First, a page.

Saturday, October 13, 2007

ust another Regression toward the Mean

The United States consumes nearly 25% of the world’s liquid petroleum resources (“oil”) yet has only 4.5 % (approximately) of the world’s population. Over the next decade or so, the U.S. will consume somewhere in the neighborhood of 10% of the world’s oil, and within 20 years, 5% of the world’s oil. Worse, the gross production of oil will also decline during the period. How can I be so sure? Because a Regression toward the Mean is a certainty, the only area up for debate is the rate of regression.

First, a definition from

“If random variables X and Y have standard deviations SX and SY and correlation coefficient ρ the slope of the regression line is given by

p x SY/SX

A consequence of this is that a change of 1 standard deviation in X is associated with a change of ρ SDs in Y. Unless X and Y are perfectly correlated ρ will be less than unity. Thus, for a given value of X the value of Y that would be predicted by the regression line is always fewer SDs from its mean than X is from its mean. Regression to the mean will occur if | ρ | < 1, so in practice it always occurs.

Note that regression toward the mean is more pronounced the less the two variables are correlated, i.e. the smaller | ρ | is.”

What are the 2 variables? U.S. oil consumption, and non-U.S. oil consumption. You disagree? You have a better chance of making an argument that pi is not 3.1415… and e is not e = 2.7182…

The funny thing, and I do this for a living, is trying to convince someone that is “certain” this is not so but who could not define pi or e – yet still has strong convictions, based on not one shred of research or hard data, on energy supplies. The late Malcolm Forbes once said that “being rich does not make a man right more often, just harder to correct”.

I received an email recently from a fellow Wall Streeter who said he did not subscribe to the “doom and gloom” of my analysis. I wrote him back:

“It matters little what you or I subscribe to. What
does matter is being correct and then placing your bets

The very words "doom and gloom" are put out there to
belittle other viewpoints of resource capacity. For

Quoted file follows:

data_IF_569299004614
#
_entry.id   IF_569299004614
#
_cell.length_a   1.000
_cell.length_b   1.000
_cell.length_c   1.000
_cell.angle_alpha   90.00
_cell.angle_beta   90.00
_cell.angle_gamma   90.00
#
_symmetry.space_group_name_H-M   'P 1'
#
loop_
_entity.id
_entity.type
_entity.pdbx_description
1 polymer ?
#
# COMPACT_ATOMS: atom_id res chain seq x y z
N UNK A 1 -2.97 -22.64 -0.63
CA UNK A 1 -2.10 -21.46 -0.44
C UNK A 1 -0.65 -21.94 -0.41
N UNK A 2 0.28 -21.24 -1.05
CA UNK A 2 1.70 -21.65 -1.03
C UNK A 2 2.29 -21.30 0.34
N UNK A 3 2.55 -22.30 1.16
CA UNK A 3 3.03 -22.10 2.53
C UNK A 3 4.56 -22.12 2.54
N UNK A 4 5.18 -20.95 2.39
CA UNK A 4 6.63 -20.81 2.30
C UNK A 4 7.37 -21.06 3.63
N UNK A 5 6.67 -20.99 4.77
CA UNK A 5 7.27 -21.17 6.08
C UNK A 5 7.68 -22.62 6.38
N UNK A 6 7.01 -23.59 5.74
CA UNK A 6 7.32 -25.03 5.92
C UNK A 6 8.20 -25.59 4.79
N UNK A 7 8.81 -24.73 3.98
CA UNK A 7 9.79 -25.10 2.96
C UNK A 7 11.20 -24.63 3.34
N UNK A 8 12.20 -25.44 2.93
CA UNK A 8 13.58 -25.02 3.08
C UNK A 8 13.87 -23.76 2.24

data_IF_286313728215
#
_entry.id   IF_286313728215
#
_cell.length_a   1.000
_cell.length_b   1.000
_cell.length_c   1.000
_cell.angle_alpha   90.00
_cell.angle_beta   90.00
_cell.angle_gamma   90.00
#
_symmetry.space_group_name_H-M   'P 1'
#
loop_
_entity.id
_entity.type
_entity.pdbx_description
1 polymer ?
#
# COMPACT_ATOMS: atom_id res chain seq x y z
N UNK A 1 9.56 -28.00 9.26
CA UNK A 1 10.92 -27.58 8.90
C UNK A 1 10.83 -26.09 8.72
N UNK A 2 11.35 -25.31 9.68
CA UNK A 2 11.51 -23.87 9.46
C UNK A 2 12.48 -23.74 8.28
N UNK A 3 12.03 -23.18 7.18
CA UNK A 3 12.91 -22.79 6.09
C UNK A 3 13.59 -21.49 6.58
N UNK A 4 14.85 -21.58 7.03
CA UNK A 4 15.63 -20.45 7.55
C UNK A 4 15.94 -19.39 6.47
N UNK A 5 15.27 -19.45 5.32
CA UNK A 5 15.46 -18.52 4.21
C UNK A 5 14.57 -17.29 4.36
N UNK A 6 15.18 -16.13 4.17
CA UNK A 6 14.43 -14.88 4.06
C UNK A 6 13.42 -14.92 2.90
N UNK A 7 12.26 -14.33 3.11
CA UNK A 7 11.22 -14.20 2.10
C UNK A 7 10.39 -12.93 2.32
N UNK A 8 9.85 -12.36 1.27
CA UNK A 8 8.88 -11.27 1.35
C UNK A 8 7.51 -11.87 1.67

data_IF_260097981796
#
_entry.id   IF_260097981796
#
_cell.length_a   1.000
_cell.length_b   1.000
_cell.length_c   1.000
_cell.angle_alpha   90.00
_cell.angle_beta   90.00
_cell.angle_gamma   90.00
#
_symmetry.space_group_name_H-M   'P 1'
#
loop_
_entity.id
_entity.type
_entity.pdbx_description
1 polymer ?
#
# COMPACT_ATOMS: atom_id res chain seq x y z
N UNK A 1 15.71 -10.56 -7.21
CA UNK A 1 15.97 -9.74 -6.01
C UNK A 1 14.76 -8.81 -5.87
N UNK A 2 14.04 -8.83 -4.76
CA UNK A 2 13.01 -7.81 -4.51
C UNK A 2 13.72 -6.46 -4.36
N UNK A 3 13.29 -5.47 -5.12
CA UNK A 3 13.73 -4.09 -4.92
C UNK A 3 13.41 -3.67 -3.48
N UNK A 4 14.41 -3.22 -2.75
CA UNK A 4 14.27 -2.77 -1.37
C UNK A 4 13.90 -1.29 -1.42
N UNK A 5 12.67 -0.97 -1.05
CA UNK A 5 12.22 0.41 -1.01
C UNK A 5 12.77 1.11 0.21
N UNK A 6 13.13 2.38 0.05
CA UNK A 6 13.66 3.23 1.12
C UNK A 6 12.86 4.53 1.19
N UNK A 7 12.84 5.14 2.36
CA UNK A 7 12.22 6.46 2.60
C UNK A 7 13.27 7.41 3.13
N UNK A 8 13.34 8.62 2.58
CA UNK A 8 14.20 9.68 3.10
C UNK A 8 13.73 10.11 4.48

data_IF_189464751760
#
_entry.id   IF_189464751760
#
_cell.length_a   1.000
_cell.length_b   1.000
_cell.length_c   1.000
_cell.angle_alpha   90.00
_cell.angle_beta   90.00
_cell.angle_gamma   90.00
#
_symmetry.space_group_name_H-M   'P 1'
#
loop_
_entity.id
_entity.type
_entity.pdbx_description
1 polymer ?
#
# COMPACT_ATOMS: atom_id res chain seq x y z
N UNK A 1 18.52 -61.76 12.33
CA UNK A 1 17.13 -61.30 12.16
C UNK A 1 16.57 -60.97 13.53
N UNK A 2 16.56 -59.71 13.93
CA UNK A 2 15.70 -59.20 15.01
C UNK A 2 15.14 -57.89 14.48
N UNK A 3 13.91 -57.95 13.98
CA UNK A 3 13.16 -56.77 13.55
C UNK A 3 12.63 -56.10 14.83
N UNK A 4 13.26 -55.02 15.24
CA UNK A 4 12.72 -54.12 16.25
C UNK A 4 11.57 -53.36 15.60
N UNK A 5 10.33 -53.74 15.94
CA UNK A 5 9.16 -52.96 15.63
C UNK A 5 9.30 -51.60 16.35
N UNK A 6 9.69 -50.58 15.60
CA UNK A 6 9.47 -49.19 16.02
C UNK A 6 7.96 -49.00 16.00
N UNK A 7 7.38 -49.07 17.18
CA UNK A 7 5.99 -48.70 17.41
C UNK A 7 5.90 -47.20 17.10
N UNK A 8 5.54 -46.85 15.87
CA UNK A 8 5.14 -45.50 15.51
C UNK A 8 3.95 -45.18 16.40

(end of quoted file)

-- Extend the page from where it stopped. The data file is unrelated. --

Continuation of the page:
every seller there is a buyer (or we would have no
market) and only one of them is correct in their assessment of future

Further, "Doom and Gloom" cannot be measured. Oil
imports, BTU's consumed, bushels of wheat and corn -
these can all be counted and measured. If the answer on the right
side of the equals sign ( = ) translates into what
ever you call “doom and gloom” - well, the data does not
really care about your semantics...”

Correct me if I am wrong, but an overweight, hypertensive patient who dismisseshis physician’s conclusions as “doom and gloom” is a fool, no?

Let’s get back to the issue:

In other words, over the next 20 years, the U.S. will go from consuming over 20.3 million barrels per day (“bpd”), every day, to consuming less than 5 million bpd, every day. No more casual drives through the country side, no more silly car commercials, no more heating more than 1000 square feet of living space and then, only if you are very wealthy and only if the political realities are accepting of such.

A great shock is going to be felt in the markets. All of the pension liabilities, current valuations and multiples, insurance tables, medicare, social security, etc… EVERYTHING will need to be “reassessed”. A nice way of saying most financial assets will lose most of their value.

I speak only in constant U.S. dollars. I have no opinion on what reaction the U.S. Government, and its Department of Treasury and Federal Reserve Bank, might have. After all, Oil has not risen much, if at all, in price for Canadian consumers as their currency is not being devalued as is the U.S. dollar is.

Oh, and by the way. The EIA’s data for July world oil production is out. Production of crude and condensate continues to decline, India and China’s imports continue to rise, and U.S. imports continue to fall… but more on this in a future post.

Yours for a better world,

Mentatt (at) yahoo (dot) com

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